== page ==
Europe

Alitalia returns to China

Alitalia A330-200
Tis Meyer/Planepics.org

Alitalia began direct, non-stop flights from Rome to Beijing after a three year absence on the route between the two capital cities.

The inaugural flight was commentated with a ribbon-cutting ceremony at Fiumicino airport by Alitalia’s CEO Cramer Ball, the Heritage, Arts and Tourism Minister, Dario Franceschini, the Deputy Mayor of Fiumicino, Anna Maria Anselmi, and the Head of Aviation Marketing Development of Aeroporti di Roma, Fausto Palombelli.

Mr. Ball said:

“We have introduced a trio of new intercontinental routes from Rome in 2016 and today’s new service to Beijing joins the recently launched destinations of Santiago and Mexico City, an eight per cent increase in the number of our long haul flights we offer. Alitalia is committed totally to the Chinese market and wants to grow its presence in China. We are a different company than a few years ago: we have made major investments for enhancing products and services; we have put in place important commercial agreements with Chinese partners and we have a strong industrial partnership which supports us in this challenge.

The new service to the Chinese capital city is an important investment for Alitalia as part of our strategic growth to serve long haul destinations for the benefit of business and leisure travellers. Italian exports to China will have the opportunity to rise the air link should encourage the number of tourists from the Far East to Italy.”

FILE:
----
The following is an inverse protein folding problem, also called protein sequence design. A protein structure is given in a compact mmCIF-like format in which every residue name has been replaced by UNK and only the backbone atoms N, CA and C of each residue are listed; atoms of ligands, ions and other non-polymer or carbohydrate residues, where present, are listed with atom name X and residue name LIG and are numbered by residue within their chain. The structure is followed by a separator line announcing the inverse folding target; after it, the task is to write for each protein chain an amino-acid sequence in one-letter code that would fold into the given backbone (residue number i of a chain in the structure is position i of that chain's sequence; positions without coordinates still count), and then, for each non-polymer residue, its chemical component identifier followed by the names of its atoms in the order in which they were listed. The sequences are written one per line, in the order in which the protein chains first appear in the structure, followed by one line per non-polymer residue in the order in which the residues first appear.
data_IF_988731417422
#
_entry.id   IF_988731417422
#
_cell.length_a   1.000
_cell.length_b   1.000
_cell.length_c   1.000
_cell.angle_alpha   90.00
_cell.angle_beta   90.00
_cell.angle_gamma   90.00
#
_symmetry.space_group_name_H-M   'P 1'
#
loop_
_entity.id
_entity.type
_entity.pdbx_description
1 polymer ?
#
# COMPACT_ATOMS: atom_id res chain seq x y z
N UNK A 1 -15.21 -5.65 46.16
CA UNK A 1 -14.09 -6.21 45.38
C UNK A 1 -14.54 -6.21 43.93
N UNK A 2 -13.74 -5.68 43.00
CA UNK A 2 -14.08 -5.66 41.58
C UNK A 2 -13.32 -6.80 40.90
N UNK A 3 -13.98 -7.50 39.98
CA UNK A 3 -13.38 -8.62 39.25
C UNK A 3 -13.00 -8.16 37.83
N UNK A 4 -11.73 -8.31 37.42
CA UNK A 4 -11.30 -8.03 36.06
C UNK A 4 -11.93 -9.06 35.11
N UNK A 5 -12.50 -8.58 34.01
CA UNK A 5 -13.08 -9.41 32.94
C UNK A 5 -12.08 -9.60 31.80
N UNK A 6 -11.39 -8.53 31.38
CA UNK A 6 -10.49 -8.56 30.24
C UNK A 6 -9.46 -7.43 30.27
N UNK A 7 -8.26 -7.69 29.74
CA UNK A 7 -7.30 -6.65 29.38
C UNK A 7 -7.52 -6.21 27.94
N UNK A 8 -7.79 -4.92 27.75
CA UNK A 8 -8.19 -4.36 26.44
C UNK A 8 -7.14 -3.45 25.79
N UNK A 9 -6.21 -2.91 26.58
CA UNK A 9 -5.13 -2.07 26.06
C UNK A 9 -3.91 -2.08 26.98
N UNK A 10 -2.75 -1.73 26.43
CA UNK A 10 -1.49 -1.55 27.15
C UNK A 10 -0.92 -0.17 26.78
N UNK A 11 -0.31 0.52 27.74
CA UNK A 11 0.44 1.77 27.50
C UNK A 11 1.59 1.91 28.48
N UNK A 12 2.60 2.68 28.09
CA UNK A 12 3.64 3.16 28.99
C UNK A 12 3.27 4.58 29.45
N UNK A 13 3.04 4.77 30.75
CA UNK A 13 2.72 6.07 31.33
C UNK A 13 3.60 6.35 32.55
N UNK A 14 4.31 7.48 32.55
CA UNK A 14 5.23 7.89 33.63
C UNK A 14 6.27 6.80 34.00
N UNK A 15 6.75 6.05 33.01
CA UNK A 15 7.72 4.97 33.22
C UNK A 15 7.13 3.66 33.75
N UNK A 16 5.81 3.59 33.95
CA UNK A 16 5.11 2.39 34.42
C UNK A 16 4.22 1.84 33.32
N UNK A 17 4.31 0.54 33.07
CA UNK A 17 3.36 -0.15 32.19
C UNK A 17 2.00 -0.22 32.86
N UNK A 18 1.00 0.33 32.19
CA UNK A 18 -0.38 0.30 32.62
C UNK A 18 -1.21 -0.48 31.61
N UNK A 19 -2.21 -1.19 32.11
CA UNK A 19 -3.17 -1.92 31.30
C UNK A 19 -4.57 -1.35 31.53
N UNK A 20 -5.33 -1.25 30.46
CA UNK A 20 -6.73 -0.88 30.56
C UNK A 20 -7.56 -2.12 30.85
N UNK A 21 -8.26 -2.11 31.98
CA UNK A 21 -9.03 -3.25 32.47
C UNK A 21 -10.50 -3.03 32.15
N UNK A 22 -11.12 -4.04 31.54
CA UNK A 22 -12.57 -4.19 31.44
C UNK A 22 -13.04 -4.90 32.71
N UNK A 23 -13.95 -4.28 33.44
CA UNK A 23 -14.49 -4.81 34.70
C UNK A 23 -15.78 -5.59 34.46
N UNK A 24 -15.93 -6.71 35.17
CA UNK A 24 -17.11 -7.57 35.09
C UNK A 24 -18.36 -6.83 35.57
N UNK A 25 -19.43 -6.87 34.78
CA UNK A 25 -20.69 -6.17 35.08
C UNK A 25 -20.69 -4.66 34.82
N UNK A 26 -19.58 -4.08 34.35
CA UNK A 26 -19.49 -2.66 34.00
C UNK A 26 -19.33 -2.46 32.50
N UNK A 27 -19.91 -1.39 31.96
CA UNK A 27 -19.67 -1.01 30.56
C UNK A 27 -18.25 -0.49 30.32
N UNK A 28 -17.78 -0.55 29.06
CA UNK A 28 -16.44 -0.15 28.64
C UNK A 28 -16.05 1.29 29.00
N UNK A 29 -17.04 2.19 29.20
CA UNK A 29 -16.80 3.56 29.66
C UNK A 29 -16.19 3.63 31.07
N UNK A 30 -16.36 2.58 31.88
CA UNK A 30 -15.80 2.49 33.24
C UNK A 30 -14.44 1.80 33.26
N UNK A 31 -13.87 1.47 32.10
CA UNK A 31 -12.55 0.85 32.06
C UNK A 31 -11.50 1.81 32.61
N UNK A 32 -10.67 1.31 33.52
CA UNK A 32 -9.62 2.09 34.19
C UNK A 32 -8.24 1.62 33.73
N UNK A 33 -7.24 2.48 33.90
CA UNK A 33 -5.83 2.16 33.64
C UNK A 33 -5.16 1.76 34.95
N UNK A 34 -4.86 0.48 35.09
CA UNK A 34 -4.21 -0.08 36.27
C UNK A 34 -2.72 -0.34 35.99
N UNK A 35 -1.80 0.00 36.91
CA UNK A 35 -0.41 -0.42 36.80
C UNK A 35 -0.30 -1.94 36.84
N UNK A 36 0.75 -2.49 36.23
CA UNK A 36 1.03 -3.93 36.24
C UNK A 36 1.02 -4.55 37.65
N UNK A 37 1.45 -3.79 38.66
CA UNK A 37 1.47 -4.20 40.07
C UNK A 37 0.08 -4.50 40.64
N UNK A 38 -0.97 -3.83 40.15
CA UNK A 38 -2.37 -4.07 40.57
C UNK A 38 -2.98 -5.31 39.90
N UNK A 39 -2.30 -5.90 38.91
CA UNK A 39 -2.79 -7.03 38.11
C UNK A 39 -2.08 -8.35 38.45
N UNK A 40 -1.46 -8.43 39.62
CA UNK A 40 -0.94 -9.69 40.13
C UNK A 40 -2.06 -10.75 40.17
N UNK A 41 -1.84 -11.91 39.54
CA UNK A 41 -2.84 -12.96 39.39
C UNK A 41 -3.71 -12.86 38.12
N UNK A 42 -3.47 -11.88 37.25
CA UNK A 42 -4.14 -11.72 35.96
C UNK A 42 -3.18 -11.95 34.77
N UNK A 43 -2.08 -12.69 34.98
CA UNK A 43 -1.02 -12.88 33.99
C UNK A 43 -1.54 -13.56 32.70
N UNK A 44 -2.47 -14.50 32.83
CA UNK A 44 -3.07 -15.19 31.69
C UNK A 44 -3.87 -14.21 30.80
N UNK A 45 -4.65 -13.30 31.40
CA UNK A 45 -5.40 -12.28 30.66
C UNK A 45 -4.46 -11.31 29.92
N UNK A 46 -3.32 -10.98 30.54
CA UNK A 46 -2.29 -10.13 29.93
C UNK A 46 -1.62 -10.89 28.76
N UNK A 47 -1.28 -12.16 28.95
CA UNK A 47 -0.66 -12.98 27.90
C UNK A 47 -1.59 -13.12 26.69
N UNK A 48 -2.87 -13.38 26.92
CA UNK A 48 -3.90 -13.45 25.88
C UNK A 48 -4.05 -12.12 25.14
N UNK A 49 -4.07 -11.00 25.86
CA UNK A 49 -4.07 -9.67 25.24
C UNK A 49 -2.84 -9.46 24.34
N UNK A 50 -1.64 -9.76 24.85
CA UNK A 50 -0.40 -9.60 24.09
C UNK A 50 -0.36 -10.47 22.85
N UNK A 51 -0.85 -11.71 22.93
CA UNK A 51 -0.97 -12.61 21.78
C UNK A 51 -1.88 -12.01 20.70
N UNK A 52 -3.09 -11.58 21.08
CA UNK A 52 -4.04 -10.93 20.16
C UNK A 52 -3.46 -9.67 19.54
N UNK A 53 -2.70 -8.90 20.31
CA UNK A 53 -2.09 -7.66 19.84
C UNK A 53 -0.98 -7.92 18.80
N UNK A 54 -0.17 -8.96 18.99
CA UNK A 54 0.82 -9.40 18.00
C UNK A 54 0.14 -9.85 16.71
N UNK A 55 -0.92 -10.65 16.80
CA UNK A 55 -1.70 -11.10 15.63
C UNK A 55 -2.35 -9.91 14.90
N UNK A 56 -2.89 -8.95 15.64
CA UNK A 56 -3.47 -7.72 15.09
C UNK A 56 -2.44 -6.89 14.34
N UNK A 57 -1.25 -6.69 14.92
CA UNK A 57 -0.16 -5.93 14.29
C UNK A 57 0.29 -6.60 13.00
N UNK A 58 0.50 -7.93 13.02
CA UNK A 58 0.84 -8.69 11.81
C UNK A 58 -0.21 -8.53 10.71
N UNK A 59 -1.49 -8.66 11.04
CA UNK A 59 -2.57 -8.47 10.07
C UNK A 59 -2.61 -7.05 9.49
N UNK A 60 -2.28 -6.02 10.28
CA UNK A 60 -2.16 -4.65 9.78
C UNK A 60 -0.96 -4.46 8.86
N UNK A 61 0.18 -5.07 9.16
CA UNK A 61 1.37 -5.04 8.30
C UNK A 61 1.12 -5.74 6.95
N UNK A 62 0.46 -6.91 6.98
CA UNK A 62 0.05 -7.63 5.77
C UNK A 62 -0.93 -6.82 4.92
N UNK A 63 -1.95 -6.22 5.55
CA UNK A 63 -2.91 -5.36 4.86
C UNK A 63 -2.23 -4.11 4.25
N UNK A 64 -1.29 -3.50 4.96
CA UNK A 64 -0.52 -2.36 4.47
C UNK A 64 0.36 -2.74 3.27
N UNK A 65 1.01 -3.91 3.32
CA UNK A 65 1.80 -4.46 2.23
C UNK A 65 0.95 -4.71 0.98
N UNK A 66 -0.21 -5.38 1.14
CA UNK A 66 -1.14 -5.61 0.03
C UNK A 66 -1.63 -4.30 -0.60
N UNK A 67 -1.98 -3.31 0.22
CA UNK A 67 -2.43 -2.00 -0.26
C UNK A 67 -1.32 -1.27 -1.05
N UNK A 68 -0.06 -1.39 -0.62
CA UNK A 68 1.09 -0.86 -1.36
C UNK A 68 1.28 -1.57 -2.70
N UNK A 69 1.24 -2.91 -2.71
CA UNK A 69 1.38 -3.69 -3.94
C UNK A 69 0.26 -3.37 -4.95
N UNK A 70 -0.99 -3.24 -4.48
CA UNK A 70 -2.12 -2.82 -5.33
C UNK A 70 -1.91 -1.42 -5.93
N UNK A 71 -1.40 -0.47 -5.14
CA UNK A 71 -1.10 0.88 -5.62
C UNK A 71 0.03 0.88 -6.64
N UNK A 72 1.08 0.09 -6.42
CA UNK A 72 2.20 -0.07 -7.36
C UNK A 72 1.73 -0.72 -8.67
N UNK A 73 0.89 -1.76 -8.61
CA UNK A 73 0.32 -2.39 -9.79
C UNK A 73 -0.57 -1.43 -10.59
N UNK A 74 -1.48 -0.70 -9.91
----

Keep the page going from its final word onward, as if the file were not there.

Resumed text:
The new route will be served four times a week – Monday, Wednesday, Friday and Saturday – departing at 2.20 pm from Rome and landing in Beijing at 6.20 am (local time) the following day. The return flight departs from Beijing every Tuesday, Thursday, Saturday and Sunday at 9.15 am (local time) and arrives in Rome at 2.25 pm.

Flight times are scheduled to allow Alitalia passengers from 50 cities in Italy, Europe, the Middle East and North Africa to travel to the Chinese capital by taking advantage of convenient connections at Rome Fiumicino, the airline’s main airport for transferring passengers (which obtained the ‘Welcome Chinese Certification’, the only  hospitality standard recognized by Chinese authorities and specifically dedicated to Chinese travelers).

Travellers can also connect to many other cities across China from Beijing. Alitalia has special agreements with major Chinese airlines, including SkyTeam partners China Eastern and China Southern*, plus Hainan Airlines*, to serve more than 30 destinations throughout China.

The Airbus A330 aircraft used on the Rome-Beijing service has 250 seats in three cabins; business, premium economy and economy. All classes feature newly renovated interiors and include Wi-Fi connectivity for phone calls, internet and e-mail.

Companies doing business with China will also have the opportunity to send or receive goods more easily as the aircraft has a monthly cargo capacity of 300 tonnes. Alitalia’s Far East network from Rome includes 22 weekly services to and from Beijing, Tokyo and Seoul.

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